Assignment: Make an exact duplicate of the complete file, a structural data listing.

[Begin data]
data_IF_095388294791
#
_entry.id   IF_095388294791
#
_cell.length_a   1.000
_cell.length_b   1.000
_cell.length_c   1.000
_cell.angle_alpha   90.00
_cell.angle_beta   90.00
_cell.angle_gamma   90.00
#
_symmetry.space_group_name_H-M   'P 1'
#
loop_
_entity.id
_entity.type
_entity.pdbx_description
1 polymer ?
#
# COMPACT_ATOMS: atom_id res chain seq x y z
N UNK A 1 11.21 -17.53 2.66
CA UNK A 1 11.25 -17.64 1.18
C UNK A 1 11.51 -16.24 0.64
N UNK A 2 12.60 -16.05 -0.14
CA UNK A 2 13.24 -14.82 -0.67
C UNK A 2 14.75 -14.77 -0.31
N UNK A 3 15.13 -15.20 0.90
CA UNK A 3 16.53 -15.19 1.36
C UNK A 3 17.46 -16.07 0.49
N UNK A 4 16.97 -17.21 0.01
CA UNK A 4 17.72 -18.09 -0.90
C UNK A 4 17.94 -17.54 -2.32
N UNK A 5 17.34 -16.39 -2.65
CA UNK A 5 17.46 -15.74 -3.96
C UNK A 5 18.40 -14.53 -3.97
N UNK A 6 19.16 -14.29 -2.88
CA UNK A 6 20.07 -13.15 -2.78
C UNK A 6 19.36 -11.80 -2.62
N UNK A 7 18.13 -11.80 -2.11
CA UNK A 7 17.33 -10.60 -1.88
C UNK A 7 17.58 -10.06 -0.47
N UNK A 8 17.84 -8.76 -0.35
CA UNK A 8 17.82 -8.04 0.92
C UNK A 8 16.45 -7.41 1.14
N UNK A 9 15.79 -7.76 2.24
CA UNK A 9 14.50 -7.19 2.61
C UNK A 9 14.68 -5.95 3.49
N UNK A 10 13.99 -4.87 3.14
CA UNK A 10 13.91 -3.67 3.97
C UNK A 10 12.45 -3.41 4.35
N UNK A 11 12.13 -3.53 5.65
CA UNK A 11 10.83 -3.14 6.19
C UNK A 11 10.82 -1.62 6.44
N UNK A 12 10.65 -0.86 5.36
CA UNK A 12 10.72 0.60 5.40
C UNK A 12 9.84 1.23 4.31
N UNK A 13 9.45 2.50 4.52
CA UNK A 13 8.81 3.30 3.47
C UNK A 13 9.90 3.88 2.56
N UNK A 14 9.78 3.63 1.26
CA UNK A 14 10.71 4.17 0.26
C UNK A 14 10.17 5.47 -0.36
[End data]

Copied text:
data_IF_095388294791
#
_entry.id   IF_095388294791
#
_cell.length_a   1.000
_cell.length_b   1.000
_cell.length_c   1.000
_cell.angle_alpha   90.00
_cell.angle_beta   90.00
_cell.angle_gamma   90.00
#
_symmetry.space_group_name_H-M   'P 1'
#
loop_
_entity.id
_entity.type
_entity.pdbx_description
1 polymer ?
#
# COMPACT_ATOMS: atom_id res chain seq x y z
N UNK A 1 11.21 -17.53 2.66
CA UNK A 1 11.25 -17.64 1.18
C UNK A 1 11.51 -16.24 0.64
N UNK A 2 12.60 -16.05 -0.14
CA UNK A 2 13.24 -14.82 -0.67
C UNK A 2 14.75 -14.77 -0.31
N UNK A 3 15.13 -15.20 0.90
CA UNK A 3 16.53 -15.19 1.36
C UNK A 3 17.46 -16.07 0.49
N UNK A 4 16.97 -17.21 0.01
CA UNK A 4 17.72 -18.09 -0.90
C UNK A 4 17.94 -17.54 -2.32
N UNK A 5 17.34 -16.39 -2.65
CA UNK A 5 17.46 -15.74 -3.96
C UNK A 5 18.40 -14.53 -3.97
N UNK A 6 19.16 -14.29 -2.88
CA UNK A 6 20.07 -13.15 -2.78
C UNK A 6 19.36 -11.80 -2.62
N UNK A 7 18.13 -11.80 -2.11
CA UNK A 7 17.33 -10.60 -1.88
C UNK A 7 17.58 -10.06 -0.47
N UNK A 8 17.84 -8.76 -0.35
CA UNK A 8 17.82 -8.04 0.92
C UNK A 8 16.45 -7.41 1.14
N UNK A 9 15.79 -7.76 2.24
CA UNK A 9 14.50 -7.19 2.61
C UNK A 9 14.68 -5.95 3.49
N UNK A 10 13.99 -4.87 3.14
CA UNK A 10 13.91 -3.67 3.97
C UNK A 10 12.45 -3.41 4.35
N UNK A 11 12.13 -3.53 5.65
CA UNK A 11 10.83 -3.14 6.19
C UNK A 11 10.82 -1.62 6.44
N UNK A 12 10.65 -0.86 5.36
CA UNK A 12 10.72 0.60 5.40
C UNK A 12 9.84 1.23 4.31
N UNK A 13 9.45 2.50 4.52
CA UNK A 13 8.81 3.30 3.47
C UNK A 13 9.90 3.88 2.56
N UNK A 14 9.78 3.63 1.26
CA UNK A 14 10.71 4.17 0.26
C UNK A 14 10.17 5.47 -0.36